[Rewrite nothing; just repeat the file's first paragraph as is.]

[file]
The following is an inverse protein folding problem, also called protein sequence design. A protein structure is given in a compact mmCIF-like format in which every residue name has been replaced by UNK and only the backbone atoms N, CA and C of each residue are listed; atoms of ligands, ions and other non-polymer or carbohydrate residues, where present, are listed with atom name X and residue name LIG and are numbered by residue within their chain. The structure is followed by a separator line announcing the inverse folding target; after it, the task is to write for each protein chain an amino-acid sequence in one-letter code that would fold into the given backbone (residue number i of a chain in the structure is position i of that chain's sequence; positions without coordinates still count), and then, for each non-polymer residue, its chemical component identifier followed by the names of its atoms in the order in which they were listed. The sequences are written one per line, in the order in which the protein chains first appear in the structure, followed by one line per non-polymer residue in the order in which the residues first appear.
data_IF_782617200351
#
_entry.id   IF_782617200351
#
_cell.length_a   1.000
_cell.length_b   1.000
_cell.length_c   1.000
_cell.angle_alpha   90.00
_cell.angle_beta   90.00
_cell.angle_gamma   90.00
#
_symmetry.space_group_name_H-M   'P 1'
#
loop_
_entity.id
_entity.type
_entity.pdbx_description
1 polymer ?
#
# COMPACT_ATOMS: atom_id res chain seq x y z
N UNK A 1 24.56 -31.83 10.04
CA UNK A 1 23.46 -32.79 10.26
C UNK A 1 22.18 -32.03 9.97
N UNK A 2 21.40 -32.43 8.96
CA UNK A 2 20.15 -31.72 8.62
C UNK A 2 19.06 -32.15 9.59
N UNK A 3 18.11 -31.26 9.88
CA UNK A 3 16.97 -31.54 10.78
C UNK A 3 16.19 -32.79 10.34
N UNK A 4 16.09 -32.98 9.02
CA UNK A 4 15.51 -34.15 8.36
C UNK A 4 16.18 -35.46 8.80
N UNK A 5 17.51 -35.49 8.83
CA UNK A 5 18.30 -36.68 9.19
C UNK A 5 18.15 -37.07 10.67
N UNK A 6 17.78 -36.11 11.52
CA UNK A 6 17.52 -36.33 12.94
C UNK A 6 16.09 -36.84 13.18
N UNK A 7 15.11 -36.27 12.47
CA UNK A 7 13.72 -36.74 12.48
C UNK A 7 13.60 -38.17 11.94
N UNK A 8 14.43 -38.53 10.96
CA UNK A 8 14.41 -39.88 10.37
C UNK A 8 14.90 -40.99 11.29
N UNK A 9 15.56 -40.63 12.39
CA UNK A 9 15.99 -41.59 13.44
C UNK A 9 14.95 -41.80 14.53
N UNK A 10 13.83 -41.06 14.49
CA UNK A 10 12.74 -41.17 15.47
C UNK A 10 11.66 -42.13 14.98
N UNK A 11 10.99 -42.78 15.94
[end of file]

The following is an inverse protein folding problem, also called protein sequence design. A protein structure is given in a compact mmCIF-like format in which every residue name has been replaced by UNK and only the backbone atoms N, CA and C of each residue are listed; atoms of ligands, ions and other non-polymer or carbohydrate residues, where present, are listed with atom name X and residue name LIG and are numbered by residue within their chain. The structure is followed by a separator line announcing the inverse folding target; after it, the task is to write for each protein chain an amino-acid sequence in one-letter code that would fold into the given backbone (residue number i of a chain in the structure is position i of that chain's sequence; positions without coordinates still count), and then, for each non-polymer residue, its chemical component identifier followed by the names of its atoms in the order in which they were listed. The sequences are written one per line, in the order in which the protein chains first appear in the structure, followed by one line per non-polymer residue in the order in which the residues first appear.